Quality Management Guide


Step 2: Setting Objectives And Targets

Once you have an understanding of what your business is about, you need to set objectives that are linked to your vision and mission.

This involves:

  • defining a set of workable objectives
  • balancing financial and non-financial considerations
  • deciding how to track and measure progress against objectives.

Objectives

Successful business objectives need to be clear, measurable and have a set time frame. They should also cover a range of areas, including:

  • Finance – for example improving profit, sales or reducing costs or losses.
  • Customers – for example, increasing customer satisfaction, choice, value.
  • Internal results – for example, increasing the number of products developed or speeding up the delivery time to customers.
  • Growth, learning and innovation – for example, increasing access to knowledge sources, developing organisational skill, improving access to information.

When developing objectives, refer back to your vision, mission and values. Ask yourself:

  • Does this objective help us achieve the vision and mission of the business?
  • Will achieving the objective ultimately add value to the stakeholders of the business?
  • Will this objective be measurable?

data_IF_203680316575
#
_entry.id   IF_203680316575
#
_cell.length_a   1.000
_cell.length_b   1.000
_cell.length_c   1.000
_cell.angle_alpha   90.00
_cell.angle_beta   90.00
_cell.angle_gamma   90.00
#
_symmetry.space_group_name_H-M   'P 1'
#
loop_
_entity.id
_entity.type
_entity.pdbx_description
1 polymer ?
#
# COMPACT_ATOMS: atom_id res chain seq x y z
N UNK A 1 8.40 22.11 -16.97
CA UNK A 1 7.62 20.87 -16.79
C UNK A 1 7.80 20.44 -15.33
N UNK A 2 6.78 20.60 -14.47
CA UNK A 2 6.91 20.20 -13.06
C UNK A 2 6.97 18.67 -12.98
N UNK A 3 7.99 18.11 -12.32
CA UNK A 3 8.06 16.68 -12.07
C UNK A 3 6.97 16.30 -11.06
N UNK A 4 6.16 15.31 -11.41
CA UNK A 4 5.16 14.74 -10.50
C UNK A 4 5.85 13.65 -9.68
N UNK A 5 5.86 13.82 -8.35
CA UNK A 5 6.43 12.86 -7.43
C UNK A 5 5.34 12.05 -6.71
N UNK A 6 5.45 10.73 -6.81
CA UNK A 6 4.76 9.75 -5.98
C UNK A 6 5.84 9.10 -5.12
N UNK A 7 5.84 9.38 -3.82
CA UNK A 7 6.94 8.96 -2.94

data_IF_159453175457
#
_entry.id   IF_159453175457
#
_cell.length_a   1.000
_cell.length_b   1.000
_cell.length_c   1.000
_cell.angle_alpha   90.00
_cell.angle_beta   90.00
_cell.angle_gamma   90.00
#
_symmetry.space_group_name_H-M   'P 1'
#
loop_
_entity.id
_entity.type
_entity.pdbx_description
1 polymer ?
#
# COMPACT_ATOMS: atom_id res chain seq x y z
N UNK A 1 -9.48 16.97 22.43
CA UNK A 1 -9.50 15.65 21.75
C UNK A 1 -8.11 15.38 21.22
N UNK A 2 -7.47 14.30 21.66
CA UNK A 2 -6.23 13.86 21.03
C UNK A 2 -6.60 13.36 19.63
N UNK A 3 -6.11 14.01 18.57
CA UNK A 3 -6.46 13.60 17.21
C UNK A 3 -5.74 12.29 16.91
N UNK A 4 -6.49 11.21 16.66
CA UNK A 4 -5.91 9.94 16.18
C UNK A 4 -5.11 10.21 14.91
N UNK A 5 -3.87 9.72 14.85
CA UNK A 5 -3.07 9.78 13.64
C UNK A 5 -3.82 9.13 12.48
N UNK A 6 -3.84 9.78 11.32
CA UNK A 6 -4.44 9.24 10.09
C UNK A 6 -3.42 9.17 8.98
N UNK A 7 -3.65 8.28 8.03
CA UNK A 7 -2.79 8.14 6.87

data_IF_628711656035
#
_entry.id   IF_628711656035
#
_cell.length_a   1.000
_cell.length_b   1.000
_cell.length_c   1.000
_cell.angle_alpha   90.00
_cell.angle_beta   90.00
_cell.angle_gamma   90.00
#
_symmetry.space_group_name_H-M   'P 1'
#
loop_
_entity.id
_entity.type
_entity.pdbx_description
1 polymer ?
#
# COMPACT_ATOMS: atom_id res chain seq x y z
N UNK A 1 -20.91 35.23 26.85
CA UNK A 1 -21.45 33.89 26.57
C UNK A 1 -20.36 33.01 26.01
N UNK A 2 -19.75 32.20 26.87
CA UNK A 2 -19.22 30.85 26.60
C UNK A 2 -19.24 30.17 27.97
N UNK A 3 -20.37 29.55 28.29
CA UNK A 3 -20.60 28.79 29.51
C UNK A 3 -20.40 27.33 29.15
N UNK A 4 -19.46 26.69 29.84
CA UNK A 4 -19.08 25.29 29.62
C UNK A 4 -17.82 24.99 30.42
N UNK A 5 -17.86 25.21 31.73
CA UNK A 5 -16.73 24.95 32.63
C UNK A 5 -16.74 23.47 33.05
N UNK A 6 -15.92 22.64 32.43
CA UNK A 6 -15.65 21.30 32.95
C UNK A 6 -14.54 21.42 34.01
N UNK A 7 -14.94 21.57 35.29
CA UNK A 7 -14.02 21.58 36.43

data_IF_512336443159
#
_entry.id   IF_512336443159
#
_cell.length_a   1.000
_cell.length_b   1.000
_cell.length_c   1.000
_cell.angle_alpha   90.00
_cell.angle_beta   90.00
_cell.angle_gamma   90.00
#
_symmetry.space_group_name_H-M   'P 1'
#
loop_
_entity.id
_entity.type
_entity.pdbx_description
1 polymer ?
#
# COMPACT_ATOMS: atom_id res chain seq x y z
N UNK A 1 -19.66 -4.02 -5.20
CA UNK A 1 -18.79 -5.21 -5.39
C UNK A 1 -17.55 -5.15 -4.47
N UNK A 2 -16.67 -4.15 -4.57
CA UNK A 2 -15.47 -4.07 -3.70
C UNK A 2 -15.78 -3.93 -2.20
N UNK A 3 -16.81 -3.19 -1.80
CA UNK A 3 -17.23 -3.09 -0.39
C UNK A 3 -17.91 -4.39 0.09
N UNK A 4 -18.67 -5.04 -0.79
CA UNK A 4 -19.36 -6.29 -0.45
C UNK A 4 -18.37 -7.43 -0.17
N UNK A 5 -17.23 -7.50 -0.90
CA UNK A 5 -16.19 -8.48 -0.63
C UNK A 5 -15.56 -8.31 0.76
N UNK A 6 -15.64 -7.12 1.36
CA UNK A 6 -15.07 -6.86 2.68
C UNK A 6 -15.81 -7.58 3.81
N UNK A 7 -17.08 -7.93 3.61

• Does the person responsible for delivering the objective know what it means and what the deliverables are?

Measurement

Business performance measurement has changed over the last decade. Managers are now measuring those things that influence financial performance, as well as the financial performance itself. This allows decisions to be made long before any financial impact can be recorded.

Producing business measures is relatively easy. However, defining ones which genuinely gauge what you aim to improve is much more difficult. Ask yourself:

  • What is the purpose of the measure?
  • Who is going to act on the measure once the information is available?
  • What are they going to do with the knowledge gained from the measure?
  • Where is the data going to come from?
  • Who is going to collect the data?
  • How often are they going to collect the data?
  • How often will the data be reviewed?
  • How much time is it going to take to collect the data – is it worth it?
This document is based on Crown Copyright © 2004
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